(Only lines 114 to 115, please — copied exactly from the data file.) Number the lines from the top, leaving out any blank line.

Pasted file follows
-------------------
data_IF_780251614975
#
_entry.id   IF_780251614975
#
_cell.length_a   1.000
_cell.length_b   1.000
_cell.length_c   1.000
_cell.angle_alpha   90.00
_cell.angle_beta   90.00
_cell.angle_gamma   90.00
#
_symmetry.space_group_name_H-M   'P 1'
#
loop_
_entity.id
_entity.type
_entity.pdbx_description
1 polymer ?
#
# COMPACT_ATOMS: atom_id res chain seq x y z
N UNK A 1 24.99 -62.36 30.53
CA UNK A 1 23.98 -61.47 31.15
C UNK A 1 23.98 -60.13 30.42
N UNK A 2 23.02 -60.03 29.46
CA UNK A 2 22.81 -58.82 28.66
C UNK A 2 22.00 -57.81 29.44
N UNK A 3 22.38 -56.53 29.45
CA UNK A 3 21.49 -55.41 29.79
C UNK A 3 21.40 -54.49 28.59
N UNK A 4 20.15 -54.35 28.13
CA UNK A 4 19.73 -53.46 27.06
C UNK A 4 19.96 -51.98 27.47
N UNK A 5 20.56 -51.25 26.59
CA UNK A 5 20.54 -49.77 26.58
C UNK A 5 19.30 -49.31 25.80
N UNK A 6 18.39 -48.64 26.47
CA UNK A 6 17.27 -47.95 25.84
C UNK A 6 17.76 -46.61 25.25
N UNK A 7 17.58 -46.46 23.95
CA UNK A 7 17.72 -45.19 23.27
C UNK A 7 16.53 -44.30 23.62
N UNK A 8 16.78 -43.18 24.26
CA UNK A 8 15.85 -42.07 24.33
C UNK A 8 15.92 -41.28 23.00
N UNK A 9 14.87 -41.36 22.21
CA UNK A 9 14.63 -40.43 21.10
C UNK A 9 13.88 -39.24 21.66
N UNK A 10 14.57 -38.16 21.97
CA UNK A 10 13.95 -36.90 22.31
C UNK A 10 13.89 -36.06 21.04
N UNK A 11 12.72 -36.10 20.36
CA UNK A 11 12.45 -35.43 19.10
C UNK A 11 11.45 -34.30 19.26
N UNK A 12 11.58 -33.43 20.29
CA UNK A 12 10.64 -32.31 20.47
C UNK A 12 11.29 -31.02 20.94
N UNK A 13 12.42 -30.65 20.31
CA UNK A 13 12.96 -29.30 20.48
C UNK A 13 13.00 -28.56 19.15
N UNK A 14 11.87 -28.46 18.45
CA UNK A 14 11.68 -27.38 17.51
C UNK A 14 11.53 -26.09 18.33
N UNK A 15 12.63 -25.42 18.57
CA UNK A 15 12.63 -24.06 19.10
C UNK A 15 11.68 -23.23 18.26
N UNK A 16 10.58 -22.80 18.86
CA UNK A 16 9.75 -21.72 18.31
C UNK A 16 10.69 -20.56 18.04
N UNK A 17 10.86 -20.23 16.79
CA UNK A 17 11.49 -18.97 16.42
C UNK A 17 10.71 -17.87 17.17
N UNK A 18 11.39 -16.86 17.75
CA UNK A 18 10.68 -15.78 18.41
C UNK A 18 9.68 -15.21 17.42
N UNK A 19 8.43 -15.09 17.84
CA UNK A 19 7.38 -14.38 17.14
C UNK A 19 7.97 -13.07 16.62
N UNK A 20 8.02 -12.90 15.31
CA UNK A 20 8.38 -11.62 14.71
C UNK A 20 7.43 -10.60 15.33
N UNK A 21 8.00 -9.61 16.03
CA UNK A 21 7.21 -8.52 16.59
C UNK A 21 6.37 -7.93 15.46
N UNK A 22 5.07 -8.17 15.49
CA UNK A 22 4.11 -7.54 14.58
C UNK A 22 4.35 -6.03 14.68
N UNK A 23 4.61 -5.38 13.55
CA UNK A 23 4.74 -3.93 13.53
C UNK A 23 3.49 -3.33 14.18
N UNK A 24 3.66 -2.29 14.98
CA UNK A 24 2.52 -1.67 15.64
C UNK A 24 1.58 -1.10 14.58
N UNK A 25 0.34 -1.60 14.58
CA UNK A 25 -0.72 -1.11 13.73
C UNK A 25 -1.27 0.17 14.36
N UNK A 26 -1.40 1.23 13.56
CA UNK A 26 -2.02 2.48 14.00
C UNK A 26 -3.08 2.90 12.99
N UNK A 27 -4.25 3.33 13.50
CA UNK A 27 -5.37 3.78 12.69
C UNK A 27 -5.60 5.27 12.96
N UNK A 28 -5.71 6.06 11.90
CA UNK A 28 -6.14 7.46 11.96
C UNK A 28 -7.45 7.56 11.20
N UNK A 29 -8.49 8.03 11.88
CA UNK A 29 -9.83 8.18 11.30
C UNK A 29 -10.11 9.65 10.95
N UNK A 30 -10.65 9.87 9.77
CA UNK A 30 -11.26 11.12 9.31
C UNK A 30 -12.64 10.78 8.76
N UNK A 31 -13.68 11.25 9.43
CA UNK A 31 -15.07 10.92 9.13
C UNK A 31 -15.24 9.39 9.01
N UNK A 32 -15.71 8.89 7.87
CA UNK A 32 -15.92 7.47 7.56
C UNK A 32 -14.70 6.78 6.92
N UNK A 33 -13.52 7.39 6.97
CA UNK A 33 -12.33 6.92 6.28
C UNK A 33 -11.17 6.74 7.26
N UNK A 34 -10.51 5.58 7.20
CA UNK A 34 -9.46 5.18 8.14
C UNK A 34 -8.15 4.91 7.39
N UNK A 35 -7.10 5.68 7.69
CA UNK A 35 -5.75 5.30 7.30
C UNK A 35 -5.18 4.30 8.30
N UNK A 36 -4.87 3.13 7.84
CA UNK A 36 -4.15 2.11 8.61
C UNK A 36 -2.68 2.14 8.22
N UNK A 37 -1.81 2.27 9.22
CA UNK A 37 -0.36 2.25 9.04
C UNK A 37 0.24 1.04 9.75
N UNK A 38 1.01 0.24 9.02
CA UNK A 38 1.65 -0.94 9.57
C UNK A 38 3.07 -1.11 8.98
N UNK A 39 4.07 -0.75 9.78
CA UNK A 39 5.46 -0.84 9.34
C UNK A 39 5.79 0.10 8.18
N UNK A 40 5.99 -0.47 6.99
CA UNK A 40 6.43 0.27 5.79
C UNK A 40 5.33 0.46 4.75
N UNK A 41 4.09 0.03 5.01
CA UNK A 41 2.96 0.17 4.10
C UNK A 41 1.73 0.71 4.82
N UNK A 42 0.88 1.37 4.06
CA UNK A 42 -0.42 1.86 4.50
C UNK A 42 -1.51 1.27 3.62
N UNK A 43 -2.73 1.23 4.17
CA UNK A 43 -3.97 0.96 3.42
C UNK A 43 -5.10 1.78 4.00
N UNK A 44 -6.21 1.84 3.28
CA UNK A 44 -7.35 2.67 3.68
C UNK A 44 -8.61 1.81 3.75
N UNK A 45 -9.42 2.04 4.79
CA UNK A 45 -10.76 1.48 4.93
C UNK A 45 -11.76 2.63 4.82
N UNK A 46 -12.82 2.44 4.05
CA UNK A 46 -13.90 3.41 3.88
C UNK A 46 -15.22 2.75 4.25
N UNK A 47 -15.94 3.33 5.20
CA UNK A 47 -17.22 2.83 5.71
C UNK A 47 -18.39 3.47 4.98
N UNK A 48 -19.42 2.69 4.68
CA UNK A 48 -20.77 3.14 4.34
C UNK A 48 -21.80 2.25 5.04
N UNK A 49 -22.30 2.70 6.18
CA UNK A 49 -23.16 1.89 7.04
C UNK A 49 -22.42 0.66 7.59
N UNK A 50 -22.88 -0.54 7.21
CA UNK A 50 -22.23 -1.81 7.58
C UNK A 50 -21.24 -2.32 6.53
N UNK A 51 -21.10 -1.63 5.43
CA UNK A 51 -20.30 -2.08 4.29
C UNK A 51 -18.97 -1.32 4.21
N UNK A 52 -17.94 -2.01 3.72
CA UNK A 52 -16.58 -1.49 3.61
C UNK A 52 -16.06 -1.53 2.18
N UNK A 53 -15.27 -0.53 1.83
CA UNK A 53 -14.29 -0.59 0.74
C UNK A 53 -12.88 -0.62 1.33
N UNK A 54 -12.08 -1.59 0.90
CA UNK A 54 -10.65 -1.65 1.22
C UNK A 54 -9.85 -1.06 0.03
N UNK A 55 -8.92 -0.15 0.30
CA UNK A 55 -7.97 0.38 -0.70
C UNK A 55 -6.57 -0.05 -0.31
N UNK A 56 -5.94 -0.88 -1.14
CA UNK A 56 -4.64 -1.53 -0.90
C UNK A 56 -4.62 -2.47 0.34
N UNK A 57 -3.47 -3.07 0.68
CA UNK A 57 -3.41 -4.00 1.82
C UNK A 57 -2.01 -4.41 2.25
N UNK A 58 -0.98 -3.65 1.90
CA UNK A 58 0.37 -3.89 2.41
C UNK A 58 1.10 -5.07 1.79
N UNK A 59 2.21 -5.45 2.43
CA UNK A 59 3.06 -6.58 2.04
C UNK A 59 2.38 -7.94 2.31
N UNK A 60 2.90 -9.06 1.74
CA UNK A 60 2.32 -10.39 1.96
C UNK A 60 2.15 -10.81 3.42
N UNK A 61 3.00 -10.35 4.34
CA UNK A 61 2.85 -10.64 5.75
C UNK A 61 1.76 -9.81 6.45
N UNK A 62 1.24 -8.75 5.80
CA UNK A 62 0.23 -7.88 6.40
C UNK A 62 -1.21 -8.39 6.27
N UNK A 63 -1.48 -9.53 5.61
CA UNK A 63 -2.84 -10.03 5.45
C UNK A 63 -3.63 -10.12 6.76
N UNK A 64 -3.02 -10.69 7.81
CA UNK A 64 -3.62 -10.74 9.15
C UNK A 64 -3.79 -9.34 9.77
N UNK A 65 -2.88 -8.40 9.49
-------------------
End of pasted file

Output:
N UNK A 32 -15.71 8.89 7.87
CA UNK A 32 -15.92 7.47 7.56